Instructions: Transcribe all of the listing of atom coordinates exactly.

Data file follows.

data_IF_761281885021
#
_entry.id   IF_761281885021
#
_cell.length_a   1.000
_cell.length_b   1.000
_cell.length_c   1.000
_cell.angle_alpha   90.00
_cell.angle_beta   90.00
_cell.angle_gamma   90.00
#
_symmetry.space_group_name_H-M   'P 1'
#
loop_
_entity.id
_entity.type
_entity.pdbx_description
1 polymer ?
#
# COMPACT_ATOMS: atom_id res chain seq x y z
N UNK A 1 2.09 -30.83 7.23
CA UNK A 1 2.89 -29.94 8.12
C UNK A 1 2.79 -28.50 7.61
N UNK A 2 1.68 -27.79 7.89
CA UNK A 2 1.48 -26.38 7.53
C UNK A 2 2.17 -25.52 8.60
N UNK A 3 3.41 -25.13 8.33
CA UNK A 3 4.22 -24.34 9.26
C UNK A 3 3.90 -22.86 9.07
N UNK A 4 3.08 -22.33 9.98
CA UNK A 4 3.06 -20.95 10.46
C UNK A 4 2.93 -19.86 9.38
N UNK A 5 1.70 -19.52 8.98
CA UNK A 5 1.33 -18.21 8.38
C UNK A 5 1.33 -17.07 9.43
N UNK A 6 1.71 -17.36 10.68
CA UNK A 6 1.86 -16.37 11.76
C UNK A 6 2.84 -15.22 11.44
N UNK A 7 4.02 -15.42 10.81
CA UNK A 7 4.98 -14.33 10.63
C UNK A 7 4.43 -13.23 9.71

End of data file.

data_IF_761281885021
#
_entry.id   IF_761281885021
#
_cell.length_a   1.000
_cell.length_b   1.000
_cell.length_c   1.000
_cell.angle_alpha   90.00
_cell.angle_beta   90.00
_cell.angle_gamma   90.00
#
_symmetry.space_group_name_H-M   'P 1'
#
loop_
_entity.id
_entity.type
_entity.pdbx_description
1 polymer ?
#
# COMPACT_ATOMS: atom_id res chain seq x y z
N UNK A 1 2.09 -30.83 7.23
CA UNK A 1 2.89 -29.94 8.12
C UNK A 1 2.79 -28.50 7.61
N UNK A 2 1.68 -27.79 7.89
CA UNK A 2 1.48 -26.38 7.53
C UNK A 2 2.17 -25.52 8.60
N UNK A 3 3.41 -25.13 8.33
CA UNK A 3 4.22 -24.34 9.26
C UNK A 3 3.90 -22.86 9.07
N UNK A 4 3.08 -22.33 9.98
CA UNK A 4 3.06 -20.95 10.46
C UNK A 4 2.93 -19.86 9.38
N UNK A 5 1.70 -19.52 8.98
CA UNK A 5 1.33 -18.21 8.38
C UNK A 5 1.33 -17.07 9.43
N UNK A 6 1.71 -17.36 10.68
CA UNK A 6 1.86 -16.37 11.76
C UNK A 6 2.84 -15.22 11.44
N UNK A 7 4.02 -15.42 10.81
CA UNK A 7 4.98 -14.33 10.63
C UNK A 7 4.43 -13.23 9.71